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October 2, 2012

 

US beef containing ractopamine hits shelves in Taiwan hypermarkets
 

 

As the locally-based RT-Mart has decided not to sell US beef containing ractopamine, such beef has hit the shelves of the major hypermarkets in Taiwan, including Carrefour and Costco.

 

US beef products are between 10-20% more expensive than products from New Zealand and Australia, with chuck short ribs selling for TWD550 (US$18.8) per kilogramme, rib fingers for TWD450 (US$15) per kilogramme and boneless short plate ribs for TWD820 (US$28) per kilogramme, according to Carrefour, which started selling US beef on Sunday (Sep 30).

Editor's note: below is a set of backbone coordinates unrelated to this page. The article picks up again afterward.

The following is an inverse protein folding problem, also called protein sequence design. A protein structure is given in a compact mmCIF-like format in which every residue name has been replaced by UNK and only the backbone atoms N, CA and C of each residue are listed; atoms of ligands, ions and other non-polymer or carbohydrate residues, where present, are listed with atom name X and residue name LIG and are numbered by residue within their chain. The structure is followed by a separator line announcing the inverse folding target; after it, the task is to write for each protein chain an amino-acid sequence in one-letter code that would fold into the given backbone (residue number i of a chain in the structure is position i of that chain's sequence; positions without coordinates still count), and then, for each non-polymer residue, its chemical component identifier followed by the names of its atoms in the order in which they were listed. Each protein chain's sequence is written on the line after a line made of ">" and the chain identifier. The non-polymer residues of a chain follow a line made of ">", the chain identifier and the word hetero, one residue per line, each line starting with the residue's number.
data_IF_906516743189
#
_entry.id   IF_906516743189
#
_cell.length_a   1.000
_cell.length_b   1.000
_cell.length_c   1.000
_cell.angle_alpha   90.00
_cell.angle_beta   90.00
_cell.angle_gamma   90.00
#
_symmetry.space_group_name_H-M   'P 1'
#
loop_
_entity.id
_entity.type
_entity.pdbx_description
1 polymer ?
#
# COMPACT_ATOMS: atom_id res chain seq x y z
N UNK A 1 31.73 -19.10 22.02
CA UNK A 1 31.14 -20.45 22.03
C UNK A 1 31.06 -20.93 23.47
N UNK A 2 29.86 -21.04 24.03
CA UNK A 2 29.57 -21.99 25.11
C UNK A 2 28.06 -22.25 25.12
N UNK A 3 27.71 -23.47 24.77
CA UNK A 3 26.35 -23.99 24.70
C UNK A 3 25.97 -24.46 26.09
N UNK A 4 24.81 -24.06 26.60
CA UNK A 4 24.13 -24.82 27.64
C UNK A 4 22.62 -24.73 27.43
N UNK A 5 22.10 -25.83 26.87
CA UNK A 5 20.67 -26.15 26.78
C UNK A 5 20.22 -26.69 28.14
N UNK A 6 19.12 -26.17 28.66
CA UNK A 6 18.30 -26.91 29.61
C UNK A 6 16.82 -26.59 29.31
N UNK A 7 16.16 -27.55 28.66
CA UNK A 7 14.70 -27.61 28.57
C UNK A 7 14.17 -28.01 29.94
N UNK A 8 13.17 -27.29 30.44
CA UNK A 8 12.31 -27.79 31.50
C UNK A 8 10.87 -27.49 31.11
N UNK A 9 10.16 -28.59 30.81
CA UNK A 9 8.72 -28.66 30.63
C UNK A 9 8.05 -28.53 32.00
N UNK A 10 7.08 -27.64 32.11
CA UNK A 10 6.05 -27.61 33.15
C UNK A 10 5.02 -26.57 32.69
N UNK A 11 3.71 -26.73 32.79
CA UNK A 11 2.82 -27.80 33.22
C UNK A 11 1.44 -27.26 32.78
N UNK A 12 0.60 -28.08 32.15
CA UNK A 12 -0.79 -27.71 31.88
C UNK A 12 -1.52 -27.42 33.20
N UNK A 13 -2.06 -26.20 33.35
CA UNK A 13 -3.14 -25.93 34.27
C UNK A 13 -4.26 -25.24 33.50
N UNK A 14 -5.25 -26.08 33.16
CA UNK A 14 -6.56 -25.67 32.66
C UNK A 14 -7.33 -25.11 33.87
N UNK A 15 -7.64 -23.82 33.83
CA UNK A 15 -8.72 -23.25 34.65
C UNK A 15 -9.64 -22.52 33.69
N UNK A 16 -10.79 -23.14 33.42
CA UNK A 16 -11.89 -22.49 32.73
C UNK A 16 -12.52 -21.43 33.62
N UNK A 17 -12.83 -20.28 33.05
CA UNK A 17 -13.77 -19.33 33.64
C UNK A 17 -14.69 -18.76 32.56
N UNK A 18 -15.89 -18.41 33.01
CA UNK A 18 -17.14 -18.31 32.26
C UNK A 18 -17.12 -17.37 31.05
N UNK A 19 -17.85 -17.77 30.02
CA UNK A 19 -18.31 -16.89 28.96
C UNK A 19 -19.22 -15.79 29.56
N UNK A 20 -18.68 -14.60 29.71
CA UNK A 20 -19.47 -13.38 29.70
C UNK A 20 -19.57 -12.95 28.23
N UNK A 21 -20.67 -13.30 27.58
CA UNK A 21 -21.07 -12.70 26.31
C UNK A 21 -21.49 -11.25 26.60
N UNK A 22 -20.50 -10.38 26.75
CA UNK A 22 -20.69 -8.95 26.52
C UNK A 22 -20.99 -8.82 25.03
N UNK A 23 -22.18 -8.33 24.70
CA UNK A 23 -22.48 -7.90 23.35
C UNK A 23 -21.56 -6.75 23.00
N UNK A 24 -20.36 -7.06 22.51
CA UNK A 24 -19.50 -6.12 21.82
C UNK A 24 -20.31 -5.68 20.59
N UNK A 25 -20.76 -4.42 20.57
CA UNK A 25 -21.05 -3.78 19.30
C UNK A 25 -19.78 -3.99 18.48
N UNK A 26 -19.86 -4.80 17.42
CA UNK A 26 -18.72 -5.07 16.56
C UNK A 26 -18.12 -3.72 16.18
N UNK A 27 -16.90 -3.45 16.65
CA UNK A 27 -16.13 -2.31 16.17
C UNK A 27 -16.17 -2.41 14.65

Imports of US beef remain small for now, but some customers have been buying beef for barbecues to celebrate the Mid-Autumn Festival, the French retailer said. Sales figures will not be available for another one or two weeks, it added.

 

US warehouse club operator Costco has allowed individual stores to sell small amounts of beef to test the market and evaluate consumer demand.

 

Taiwan's Legislature passed amendments to the food safety act in late July lifting the ban on beef containing the leanness-enhancing drug ractopamine, opening the way for US beef imports containing limited amounts of the livestock feed additive.

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